Avalon’s [sic] piece strikes me as an argument for more income brackets. If we acknowledge the country is getting ever more stratified between the wealthy, the super-wealthy and the sweet-lord-they-must-use-their-money-as-napkins wealthy, why not build an attic on top of income tax system to catch extra money at higher rates?

Thompson also takes exception to Avlon’s description of the struggling earners of $250,000 as upper middle class: “I know it’s polite to say we’re all middle class until our yearly income adds a seventh digit, but really. If the 95th percentile is the middle class, does that make the median income earner upper-lower class? Or is America’s middle class more like the stuffing in a three-story Oreo?”

Thompson has a link to a very useful document from Tax Policy Center, from which we can see that about .4% of the population earns over $1 million, whereas another .7% are in the $500,000 to a million range and 3.9% are in the $200,000 to $500,000 range.

Can someone really make $250,000 and be middle class? A week ago, at Andrew Sullivan’s blog site, The Daily Dish, Sullivan’s assistant Patrick Appel quoted from Thompson’s post and then addressed this question. (Sullivan is on vacation and his staff members are running the show.) Appel posits, “families tend to socialize with families who make a little more and a little less than they do. A family earning $250,000 a year likely has a number of friends that make around that amount. They probably also know a number of families making $300,000 to $400,000 a year and number of families making $100,000 to $200,000 a year. Even if an American is in the 95th percentile nationally, they are likely to feel middle-class in relation to peers.” A debate ensued among readers, which you can follow by going over to The Daily Dish.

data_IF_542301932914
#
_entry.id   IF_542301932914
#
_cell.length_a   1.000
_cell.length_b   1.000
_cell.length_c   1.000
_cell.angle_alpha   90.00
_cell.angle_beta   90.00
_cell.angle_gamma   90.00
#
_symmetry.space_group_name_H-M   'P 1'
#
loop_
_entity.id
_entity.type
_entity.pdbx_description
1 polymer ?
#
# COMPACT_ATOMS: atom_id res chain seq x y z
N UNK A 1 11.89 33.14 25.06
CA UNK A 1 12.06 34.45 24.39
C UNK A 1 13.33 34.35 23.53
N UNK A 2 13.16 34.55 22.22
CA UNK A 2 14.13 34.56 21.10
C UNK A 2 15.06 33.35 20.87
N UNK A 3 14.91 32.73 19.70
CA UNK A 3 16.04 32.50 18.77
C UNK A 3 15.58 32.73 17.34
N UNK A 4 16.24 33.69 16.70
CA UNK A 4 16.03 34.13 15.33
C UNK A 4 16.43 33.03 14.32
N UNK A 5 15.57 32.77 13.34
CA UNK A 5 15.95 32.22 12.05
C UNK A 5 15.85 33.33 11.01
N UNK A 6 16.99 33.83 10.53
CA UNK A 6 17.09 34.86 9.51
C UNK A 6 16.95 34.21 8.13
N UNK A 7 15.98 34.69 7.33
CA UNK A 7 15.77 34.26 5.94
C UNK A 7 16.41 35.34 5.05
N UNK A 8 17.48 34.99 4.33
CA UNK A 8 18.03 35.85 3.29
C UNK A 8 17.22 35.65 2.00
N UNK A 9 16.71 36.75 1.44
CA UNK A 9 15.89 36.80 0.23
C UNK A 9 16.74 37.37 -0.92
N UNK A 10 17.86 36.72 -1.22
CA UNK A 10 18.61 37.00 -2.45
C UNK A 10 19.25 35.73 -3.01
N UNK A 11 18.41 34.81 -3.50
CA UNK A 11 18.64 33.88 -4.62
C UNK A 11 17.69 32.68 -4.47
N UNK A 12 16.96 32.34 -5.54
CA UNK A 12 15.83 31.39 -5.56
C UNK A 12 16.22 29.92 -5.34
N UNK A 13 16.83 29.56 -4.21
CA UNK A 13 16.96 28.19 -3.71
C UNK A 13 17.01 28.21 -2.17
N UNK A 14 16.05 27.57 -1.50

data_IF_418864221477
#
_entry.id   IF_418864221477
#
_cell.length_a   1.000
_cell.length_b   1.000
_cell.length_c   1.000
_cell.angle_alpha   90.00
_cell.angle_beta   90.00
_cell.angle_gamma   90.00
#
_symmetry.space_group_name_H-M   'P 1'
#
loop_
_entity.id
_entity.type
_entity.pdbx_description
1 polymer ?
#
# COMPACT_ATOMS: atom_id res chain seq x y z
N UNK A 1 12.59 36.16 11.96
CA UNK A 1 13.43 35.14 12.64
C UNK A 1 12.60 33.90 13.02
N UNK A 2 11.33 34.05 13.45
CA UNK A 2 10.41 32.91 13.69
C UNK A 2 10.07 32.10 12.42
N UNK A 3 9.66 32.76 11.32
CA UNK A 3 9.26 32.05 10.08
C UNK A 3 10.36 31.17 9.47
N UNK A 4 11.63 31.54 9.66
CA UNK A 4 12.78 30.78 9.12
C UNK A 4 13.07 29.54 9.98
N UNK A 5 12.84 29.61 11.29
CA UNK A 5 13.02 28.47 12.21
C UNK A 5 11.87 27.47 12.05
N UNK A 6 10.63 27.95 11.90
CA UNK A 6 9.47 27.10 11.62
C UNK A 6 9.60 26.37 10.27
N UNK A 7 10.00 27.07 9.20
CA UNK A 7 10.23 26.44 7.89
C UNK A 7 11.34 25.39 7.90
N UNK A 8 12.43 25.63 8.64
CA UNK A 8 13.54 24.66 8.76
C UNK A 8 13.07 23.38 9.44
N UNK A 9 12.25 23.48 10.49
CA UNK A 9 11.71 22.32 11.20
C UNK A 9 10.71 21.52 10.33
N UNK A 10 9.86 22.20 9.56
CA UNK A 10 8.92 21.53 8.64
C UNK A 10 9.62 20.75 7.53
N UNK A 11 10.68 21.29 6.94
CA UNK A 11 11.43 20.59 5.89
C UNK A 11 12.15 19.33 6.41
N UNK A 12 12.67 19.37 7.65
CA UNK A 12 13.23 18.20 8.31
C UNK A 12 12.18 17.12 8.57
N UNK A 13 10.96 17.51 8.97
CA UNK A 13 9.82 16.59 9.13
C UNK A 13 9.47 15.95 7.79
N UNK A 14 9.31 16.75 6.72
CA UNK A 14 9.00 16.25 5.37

The notion that we’re all middle class was impressed upon me very early through a joke my father used to tell. It’s a familiar joke, one that could perhaps work in any culture, but one that has come to be identified with American Jewish culture. Indeed, if one does a search on the joke, one finds that it is variously attributed to Henny Youngman, or told with instructions that the punchline should be spoken with a Yiddish accent, or written with Yiddish-accented words (“vell” for “well”) thrown in. Underlying the joke is the notion that one needs a euphemism for being wealthy, it being somehow unseemly for someone to actually admit to being rich. The particular euphemism used in the joke (and so, the euphemism I learned as a child) is that of “being comfortable.”